we move to canada
Evil pencils are to blame.
Imagine a world without writers.Love that Savage Chick cartoon.
I'm still laffin about that writing vs publishing mini-dustup on JOS the other night.When I write: on the one hand, I can lose my self in the work, and that losing is the goal of so much human striving.... On the other, when things go well, as I lose one self, some new self does little victory dances, sentence by sentence, graf by graf--and so I'm finding that other, more puissant-than-usual me.But 'happy' overstates the situation. Publishing taps my worst nature: arrogance, self-satisfaction, vainglory, exhibitionism. Not that I ever mind evelling in that muck.
Recognition for one's work is always good. A little ego now and again for the unknowns of the world is nice.I know happy is really the wrong word. Fulfilled, useful, attaining a sense of achievement, of purpose, of worth, of identity. Happy is a shorthand. I only mean to reject the idea that creating is a miserable business and people who create are inherently miserable. Trying to get published, on the other hand, now THAT is a miserable business.
Now that you're Canadian, you're so much more agreeable! Or at least I agree completely with your comment.
John, I just roared over your last comment that Laura is more agreeable now that she is a Canadian! Will she no longer scream at people who give up on games before they are over? Will she be nicer to the annoying trolls who invade her site? Will she listen politely to right wing nonsense?Somehow, I think the true New Yorker under the New Canadian will still shine through. At least I HOPE so!!! :)
On the writing thing, I only really write to publish for job related matters. I find little that makes me happy in that process. I write because I have to, and I write about things that I have no passion for. Although I do enjoy the process of stringing the right words together to express my ideas, I cannot say anything about it makes me happy. Publishing the stuff only makes me happy because it gets the Dean off my back.Now writing stuff for pleasure, whether it's an email, a comment on a blog, a birthday card, etc.---that I enjoy. But it is only for me and those to whom I am writing, and I have no thoughts about wider publication.
Thank you Amy. :)My Canadianness and my inner New Yorker are often at odds. Let's call it creative tension. It keeps me balanced.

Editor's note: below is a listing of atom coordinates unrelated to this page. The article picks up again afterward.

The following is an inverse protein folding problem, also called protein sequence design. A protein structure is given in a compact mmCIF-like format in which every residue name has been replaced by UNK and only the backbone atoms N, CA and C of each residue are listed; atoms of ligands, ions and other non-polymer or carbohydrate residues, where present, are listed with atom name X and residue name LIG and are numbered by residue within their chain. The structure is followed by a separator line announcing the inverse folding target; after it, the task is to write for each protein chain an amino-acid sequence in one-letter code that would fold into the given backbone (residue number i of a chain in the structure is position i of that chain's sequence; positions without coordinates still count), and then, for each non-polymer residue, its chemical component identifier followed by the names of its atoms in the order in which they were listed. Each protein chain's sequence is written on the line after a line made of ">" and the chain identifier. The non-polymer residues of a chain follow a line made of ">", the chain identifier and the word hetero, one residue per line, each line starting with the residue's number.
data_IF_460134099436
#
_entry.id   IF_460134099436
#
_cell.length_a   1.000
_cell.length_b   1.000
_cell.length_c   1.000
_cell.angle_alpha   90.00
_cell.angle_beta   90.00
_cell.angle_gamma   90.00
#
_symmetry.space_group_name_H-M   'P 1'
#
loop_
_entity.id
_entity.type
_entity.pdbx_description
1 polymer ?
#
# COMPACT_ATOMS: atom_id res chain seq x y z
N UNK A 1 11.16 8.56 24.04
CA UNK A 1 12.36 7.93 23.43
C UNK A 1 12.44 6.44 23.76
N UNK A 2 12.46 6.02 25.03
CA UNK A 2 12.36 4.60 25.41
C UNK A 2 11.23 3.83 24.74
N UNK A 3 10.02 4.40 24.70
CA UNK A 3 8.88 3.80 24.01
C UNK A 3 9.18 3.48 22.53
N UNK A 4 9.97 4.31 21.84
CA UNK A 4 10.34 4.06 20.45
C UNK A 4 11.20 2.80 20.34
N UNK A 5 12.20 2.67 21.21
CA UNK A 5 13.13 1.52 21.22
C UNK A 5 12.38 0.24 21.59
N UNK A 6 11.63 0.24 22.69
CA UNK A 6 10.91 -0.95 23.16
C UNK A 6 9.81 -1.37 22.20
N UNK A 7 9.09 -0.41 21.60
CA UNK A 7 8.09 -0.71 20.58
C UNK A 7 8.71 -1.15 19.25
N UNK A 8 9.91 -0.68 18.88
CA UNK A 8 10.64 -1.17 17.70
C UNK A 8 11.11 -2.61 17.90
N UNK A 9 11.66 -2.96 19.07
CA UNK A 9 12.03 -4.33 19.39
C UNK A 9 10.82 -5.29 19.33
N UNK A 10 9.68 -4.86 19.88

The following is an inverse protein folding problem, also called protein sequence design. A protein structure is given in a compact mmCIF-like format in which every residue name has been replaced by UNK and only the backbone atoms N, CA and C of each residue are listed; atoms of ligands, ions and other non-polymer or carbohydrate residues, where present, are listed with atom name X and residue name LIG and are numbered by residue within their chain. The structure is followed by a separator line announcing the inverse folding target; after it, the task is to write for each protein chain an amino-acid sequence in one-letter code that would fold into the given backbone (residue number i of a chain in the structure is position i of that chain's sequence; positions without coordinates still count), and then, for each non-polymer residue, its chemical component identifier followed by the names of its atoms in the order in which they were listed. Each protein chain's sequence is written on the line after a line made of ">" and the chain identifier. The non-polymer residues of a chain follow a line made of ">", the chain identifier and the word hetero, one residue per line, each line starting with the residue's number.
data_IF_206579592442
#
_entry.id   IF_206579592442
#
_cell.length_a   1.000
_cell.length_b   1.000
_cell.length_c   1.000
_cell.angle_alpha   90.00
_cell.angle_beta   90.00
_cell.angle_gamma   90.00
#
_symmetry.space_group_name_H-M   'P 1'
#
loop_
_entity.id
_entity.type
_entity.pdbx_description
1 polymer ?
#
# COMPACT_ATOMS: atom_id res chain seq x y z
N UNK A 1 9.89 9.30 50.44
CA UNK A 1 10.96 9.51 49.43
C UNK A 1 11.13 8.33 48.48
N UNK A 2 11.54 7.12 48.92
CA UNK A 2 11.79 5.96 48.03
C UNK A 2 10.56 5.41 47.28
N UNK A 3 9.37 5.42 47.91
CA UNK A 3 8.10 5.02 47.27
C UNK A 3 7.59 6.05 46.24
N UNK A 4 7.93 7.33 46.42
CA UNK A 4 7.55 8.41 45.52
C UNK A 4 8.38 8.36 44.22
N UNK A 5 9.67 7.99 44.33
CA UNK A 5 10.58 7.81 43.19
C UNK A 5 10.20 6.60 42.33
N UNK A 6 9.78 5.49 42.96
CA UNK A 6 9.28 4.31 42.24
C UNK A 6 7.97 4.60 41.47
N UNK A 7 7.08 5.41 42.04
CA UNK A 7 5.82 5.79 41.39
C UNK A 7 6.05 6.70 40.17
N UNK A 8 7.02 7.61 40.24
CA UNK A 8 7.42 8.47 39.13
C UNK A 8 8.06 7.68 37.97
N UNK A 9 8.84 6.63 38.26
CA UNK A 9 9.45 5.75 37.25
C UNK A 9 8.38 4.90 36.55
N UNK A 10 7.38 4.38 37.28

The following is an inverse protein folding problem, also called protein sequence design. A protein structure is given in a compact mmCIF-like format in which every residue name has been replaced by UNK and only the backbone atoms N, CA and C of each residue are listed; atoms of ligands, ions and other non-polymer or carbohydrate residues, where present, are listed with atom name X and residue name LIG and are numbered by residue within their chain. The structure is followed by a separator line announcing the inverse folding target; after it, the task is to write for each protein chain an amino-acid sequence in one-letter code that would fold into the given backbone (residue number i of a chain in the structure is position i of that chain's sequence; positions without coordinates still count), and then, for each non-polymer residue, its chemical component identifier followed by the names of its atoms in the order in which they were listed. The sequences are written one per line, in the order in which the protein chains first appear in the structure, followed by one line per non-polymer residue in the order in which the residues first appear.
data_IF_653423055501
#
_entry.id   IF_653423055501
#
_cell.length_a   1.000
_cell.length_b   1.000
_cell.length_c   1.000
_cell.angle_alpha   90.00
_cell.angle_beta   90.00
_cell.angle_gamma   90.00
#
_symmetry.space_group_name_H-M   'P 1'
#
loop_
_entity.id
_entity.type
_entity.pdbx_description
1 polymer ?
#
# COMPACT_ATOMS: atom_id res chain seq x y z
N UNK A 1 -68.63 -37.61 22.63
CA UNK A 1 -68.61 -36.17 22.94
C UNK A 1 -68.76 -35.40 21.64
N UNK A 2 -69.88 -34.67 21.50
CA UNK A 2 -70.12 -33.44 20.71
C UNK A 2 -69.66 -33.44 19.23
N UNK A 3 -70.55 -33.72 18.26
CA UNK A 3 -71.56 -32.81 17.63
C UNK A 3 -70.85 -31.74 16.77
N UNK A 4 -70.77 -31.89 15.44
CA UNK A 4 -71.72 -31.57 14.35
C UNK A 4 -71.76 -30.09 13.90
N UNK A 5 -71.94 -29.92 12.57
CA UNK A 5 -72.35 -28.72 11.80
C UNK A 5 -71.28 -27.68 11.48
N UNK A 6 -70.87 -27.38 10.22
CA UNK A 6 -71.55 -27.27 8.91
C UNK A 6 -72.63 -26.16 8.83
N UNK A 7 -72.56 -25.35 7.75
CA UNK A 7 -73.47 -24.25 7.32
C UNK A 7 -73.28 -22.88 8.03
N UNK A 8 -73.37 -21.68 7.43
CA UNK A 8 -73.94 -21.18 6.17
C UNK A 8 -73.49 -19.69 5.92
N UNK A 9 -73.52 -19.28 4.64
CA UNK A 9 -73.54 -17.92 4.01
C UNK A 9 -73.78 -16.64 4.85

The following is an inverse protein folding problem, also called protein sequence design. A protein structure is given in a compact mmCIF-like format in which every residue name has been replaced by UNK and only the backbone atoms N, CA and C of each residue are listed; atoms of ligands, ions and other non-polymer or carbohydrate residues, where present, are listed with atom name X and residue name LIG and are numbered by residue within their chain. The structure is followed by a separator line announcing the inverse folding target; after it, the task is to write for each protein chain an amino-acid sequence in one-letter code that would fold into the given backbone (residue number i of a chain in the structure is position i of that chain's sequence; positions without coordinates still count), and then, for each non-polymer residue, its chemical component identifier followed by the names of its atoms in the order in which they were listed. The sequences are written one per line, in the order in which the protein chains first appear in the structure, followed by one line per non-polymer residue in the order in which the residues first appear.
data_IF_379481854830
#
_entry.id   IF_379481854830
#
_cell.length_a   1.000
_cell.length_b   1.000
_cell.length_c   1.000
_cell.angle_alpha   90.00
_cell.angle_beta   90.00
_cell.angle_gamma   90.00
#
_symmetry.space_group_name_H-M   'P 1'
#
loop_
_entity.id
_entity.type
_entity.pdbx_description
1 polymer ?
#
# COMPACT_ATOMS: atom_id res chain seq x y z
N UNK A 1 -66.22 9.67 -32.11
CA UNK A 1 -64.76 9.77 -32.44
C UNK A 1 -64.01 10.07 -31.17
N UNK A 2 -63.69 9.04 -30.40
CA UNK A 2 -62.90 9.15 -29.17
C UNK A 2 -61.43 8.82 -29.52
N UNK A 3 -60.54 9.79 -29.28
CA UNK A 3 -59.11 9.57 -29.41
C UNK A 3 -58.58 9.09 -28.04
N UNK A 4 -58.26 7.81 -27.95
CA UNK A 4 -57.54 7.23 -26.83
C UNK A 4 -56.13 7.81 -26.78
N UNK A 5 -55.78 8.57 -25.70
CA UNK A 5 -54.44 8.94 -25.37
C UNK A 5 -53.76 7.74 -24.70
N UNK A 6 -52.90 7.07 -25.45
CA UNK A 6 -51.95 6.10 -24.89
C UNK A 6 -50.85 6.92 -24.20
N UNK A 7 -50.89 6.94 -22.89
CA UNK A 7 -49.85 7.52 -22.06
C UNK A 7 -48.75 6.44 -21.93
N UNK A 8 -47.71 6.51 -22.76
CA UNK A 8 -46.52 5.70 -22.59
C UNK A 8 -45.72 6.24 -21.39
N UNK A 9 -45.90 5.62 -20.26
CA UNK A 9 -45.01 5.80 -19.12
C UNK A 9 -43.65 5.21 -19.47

Heh, maybe in that creative tension and balance lies the answer to your current writer's block. Or maybe it's just that you are drained and exhausted from a year of school, hard work, activism, etc. When do you get to travel again? That always seems to get the creative juices jumping.
I'm not positive, but the cartoonist looks like Mike Peters, who also does the daily strip "Mother Goose & Grimm".
I was exhausted and drained, but I bounced back after a few weeks. This feels more like run-of-the-mill lack of motivation. It will pass.Either that or I'll never write another word again. One or the other. :)
Hi all. According to this website, this is a cartoon from the New Yorker by J.B. Handelsman: http://www.cartoonbank.com/1987/Dickens-First-Encounter-with-a-Martini/invt/116012I'm sure he'd love the attribution, and a link to his website: http://jbhandelsman.com/
Thank you, WCS! I searched Cartoonbank and didn't find it. I will link to it right away.
...but it's not the same cartoon.
Well, now we have a copyright issue! :)
I bet the one Laura linked to is more recent. So did the second cartoonist copy the first, or did he come up with that independently? Interesting example for my copyright class!
Now we need to find the name of guy that stole it!
The one I linked to certainly improved on the idea. "Olive Or Twist" by itself isn't that funny. But the idea of a bartender breaking Charlie Dickens' writer's block with that question is funny. It's definitely possible that two people came up with these cartoons independently of each other. After all, Oliver Twist / Olive Or Twist is not that much of a stretch.I recognize the cartoonist's work but can't place his name. I haven't yet looked up the person James suggested.
I agree that the second one is funnier. Of course, those who argue against copyright often make just that point---that creativity feeds on earlier works and improves them.I have saved both cartoons to show my class next fall and to see what reactions I get about the likelihood of independent creation by the later cartoonist (assuming we know which one is later).
Olive or Twist is the title of a collection of New Yorker drinking cartoons by Jack Ziegler (the cover shows Oliver Twist at a bar holding up a Martini glass in the classic "Please, sir, may I have some more?" pose). J.B. Handelsman is another New Yorker cartoonist.This cartoon, though is a re-draw of a Mother Goose & Grimm strip by Mike Peters. You can buy a copy on a mug at Cafe Press.I expect Peters, Handelsman, Ziegler, and the guys who run the Olive Or Twist Martini Bar all came up with the joke independently.
Well, I'm Exhibit A for likelihood of confusion (if this were a Lanham Act case). But let's not threadjack with IP wonk talk.
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